Hate crimes and Islamophobia are on the rise as a result of pundits and politicians habitually berating Islam in a very tense electoral cycle. Countering this are actors promoting religious tolerance, interfaith relations, and pluralist attitudes. In one such case, residents of Garden City in Kansas took part in a solidarity rally to support their Muslim neighbors who have faced hateful intentions.
Recently, US law enforcement agencies uncovered a domestic terrorism plot to bomb an apartment complex and mosque where Somali immigrant families lived and worshiped in Garden City, Kansas.
After hearing about the plot Reverend Denise Pass, Pastor of the Presbyterian Church in Garden City organized a rally in support of the local Muslim community.
“When I heard this tragic news, it came to my mind that we – as members of this community and as Christians – should support and protect the local Muslim community,” Pass said in a statement to Al Jazeera.
In light of the intended actions of the three men, Reverend Pass explained that although the area is conservative, the community was not racist, anti-immigrant or Islamophobic . She said: “The actions of few racist individuals should not be taken to represent the whole community, just as the Muslim community should not negatively labeled or held responsible for the actions of the very few terrorists who happened to be Muslims.”
Supporting her claim were community members who participated in the rally, which took place around the targeted apartment complex.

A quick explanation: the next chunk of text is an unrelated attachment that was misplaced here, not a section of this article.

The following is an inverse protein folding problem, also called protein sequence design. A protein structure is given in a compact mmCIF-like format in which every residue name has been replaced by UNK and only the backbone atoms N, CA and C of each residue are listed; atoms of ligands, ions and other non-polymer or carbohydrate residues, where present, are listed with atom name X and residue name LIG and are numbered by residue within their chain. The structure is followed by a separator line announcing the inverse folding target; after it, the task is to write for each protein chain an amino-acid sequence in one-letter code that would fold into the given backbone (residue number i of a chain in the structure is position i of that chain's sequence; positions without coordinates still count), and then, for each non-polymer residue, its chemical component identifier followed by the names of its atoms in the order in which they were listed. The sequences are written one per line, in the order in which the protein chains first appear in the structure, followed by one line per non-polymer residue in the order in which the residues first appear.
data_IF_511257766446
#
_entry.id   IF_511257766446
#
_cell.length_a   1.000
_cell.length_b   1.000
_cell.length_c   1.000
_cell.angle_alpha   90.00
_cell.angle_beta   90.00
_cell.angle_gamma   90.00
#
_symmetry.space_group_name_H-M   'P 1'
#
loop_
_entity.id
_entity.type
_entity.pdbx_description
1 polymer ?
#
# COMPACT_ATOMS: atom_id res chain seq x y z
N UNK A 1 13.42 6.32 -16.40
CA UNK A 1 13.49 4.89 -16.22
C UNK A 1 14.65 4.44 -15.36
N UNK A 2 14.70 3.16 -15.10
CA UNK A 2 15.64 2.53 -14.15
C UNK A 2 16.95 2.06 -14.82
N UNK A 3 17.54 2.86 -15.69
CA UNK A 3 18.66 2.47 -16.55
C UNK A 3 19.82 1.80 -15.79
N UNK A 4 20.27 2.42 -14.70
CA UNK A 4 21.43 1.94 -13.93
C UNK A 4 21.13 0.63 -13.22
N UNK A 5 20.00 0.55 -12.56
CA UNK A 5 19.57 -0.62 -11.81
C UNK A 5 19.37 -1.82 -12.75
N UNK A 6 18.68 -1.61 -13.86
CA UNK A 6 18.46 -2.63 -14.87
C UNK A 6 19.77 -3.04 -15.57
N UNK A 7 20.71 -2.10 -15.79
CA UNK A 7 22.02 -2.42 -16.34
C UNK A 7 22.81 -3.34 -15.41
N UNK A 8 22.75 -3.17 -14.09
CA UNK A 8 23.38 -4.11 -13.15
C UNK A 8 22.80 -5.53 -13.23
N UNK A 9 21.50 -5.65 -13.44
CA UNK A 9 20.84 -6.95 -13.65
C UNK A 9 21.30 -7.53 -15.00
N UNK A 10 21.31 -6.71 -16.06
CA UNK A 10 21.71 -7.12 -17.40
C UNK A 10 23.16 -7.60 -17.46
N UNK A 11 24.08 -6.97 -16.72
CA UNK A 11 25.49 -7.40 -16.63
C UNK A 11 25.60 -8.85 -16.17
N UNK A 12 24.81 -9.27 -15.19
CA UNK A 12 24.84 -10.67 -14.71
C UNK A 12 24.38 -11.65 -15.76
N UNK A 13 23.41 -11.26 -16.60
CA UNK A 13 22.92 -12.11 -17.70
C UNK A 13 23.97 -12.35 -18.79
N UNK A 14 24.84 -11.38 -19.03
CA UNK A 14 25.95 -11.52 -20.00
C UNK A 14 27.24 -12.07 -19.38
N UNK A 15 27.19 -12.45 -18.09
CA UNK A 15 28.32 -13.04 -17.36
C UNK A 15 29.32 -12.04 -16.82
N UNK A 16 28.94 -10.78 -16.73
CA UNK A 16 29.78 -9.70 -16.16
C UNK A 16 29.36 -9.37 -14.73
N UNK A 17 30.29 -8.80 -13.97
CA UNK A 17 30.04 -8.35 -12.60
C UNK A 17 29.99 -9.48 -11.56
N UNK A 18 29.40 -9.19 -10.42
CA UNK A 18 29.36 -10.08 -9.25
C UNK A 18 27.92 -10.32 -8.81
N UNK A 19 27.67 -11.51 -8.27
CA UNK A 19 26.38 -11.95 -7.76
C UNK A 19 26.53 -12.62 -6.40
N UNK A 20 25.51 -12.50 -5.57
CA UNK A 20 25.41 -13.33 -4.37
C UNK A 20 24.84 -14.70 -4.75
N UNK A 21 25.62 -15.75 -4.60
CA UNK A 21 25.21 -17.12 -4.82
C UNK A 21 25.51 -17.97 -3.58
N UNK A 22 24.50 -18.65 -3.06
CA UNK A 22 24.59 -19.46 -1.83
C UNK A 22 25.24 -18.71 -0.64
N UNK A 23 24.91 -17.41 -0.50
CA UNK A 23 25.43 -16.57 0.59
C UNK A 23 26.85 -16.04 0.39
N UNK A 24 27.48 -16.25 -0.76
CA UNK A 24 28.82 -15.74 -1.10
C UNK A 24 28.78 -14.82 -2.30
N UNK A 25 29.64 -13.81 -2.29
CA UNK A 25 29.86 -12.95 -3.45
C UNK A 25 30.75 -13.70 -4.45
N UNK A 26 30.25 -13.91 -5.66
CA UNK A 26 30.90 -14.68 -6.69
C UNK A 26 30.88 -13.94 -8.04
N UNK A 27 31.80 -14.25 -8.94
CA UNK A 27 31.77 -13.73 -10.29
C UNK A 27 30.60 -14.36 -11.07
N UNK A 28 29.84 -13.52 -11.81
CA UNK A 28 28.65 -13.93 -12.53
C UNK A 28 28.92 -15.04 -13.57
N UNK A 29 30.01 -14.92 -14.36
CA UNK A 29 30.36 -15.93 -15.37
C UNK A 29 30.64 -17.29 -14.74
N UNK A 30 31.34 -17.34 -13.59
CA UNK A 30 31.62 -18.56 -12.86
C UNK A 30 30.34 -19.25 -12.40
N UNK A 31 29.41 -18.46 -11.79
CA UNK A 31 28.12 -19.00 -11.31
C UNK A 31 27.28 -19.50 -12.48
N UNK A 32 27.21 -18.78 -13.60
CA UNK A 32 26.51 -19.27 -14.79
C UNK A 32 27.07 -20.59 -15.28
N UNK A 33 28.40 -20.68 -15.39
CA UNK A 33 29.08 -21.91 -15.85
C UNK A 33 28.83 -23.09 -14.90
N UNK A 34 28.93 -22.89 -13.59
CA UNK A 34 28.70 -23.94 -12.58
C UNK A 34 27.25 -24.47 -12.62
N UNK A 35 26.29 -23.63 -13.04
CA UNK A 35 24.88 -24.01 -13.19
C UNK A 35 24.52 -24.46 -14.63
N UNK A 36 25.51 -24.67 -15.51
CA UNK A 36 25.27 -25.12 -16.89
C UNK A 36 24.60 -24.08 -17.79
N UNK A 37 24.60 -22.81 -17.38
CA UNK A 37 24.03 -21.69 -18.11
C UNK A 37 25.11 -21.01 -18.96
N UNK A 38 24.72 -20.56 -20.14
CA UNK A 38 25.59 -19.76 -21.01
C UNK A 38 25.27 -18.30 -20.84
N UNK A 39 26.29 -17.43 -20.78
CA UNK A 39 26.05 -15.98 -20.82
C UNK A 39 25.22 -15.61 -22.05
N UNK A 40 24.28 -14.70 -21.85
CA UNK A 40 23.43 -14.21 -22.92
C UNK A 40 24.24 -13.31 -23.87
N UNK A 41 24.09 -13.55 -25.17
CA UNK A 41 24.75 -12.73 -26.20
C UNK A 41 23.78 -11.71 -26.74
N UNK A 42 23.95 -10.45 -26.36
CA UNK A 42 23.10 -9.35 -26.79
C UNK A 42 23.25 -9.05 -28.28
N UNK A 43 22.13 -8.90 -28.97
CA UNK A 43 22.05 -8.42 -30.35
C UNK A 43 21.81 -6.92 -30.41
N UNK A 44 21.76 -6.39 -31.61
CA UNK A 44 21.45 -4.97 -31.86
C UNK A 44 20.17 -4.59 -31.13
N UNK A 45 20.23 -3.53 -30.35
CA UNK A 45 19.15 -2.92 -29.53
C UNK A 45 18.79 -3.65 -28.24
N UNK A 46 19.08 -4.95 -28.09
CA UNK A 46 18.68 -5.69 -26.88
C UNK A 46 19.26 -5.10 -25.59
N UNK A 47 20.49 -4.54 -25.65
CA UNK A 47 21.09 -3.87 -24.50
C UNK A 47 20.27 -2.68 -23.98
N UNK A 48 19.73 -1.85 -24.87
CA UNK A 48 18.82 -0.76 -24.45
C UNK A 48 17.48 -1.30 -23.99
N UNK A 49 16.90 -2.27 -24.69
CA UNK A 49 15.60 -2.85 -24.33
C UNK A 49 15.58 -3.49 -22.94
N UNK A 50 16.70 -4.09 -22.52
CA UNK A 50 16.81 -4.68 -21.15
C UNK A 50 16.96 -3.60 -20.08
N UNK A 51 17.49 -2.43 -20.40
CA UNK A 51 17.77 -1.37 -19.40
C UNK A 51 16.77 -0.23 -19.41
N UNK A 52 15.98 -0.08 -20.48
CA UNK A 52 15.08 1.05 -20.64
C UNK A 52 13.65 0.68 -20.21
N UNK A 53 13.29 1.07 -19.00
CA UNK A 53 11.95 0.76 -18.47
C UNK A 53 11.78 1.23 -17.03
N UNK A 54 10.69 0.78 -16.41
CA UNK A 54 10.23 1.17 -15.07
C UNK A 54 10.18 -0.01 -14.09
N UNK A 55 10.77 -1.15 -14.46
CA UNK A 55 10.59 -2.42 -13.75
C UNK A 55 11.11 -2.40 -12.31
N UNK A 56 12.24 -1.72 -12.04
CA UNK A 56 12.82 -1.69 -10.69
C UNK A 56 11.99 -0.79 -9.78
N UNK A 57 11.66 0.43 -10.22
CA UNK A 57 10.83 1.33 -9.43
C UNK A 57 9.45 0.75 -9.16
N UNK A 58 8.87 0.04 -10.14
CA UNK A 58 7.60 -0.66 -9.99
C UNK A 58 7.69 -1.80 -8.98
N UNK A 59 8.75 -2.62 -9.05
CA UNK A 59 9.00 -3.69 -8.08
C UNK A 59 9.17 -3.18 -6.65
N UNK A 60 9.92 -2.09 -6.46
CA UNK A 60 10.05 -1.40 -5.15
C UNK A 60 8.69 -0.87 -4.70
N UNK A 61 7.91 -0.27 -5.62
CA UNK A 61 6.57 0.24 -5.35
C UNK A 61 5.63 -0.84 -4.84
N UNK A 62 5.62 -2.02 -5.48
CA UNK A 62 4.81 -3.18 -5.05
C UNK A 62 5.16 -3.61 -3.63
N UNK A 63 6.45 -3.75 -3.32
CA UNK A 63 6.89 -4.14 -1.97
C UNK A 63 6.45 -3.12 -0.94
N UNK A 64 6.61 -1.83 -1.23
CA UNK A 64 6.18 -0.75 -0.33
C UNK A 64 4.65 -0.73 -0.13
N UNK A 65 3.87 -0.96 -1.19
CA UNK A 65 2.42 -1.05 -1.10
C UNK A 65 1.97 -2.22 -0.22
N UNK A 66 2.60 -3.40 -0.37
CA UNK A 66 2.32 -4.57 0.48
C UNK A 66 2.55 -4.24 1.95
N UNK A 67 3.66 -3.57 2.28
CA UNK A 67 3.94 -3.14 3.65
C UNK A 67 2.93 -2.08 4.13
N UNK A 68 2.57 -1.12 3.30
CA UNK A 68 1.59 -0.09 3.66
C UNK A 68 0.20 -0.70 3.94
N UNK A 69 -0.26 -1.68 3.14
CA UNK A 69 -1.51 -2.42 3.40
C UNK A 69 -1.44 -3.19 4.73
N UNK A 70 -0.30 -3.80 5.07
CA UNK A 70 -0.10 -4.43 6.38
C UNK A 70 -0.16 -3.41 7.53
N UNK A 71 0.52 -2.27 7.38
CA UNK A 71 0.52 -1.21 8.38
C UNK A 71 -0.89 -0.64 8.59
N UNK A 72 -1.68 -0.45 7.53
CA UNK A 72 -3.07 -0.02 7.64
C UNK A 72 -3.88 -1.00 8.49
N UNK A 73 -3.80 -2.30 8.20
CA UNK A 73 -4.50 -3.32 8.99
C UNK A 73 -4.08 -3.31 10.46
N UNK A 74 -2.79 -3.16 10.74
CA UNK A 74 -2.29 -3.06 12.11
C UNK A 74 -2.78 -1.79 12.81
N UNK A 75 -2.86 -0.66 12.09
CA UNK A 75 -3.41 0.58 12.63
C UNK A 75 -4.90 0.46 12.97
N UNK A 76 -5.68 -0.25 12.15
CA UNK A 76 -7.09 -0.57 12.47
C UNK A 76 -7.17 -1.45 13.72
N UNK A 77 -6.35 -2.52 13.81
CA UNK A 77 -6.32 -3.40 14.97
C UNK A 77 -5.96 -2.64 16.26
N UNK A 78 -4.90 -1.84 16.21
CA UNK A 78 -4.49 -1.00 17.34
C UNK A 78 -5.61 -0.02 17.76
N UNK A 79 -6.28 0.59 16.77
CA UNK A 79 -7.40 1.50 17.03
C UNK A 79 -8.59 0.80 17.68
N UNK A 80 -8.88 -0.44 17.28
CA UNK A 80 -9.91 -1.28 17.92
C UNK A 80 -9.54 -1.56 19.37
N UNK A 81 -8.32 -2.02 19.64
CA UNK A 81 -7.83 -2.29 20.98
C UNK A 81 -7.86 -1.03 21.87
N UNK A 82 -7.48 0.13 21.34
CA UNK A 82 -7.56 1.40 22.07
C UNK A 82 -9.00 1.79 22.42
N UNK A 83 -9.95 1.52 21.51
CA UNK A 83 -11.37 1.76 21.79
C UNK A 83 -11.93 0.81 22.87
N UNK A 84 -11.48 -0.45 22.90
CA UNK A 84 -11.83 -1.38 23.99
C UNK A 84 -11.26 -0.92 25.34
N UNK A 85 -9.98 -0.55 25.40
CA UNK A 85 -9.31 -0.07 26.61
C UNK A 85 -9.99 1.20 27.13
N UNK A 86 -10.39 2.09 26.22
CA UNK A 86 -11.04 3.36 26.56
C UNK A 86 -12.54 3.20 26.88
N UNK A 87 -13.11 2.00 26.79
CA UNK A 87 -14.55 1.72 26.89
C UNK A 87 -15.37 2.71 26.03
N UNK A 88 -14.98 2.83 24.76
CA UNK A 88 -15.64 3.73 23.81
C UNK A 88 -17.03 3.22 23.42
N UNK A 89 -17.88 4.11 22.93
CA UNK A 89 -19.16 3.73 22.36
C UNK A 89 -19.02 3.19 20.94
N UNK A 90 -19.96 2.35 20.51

President of the African Community Center in Garden City, Mural Naleye reported that the community was “heartened by the overwhelming support from the American community in Garden City”.
Such support is even more significant as refugees and asylum seekers make up most of the 1,000 member Muslim community. Coming from Somalia, Ethiopia and Sudan, many of the immigrants do not speak English, which makes them isolated from the rest of the surrounding community and more vulnerable to hate-attacks.
Echoing this Pass said: “If I was a Muslim in the US today, I would feel very vulnerable and very threatened, that’s why it is important for us to make a stance here, because we are all God’s children.”
Reverend Denise Pass is just one among a plethora of efforts to support an inclusive interfaith environment in face of heightened tensions. In multiple instances of hate and vandalism towards Muslim mosques across the US, Christian leaders and their congregations have gathered to show support for their Muslim neighbors. Such acts of solidarity in an interfaith community matter now more than ever.
This article was written by Natalie Gallagher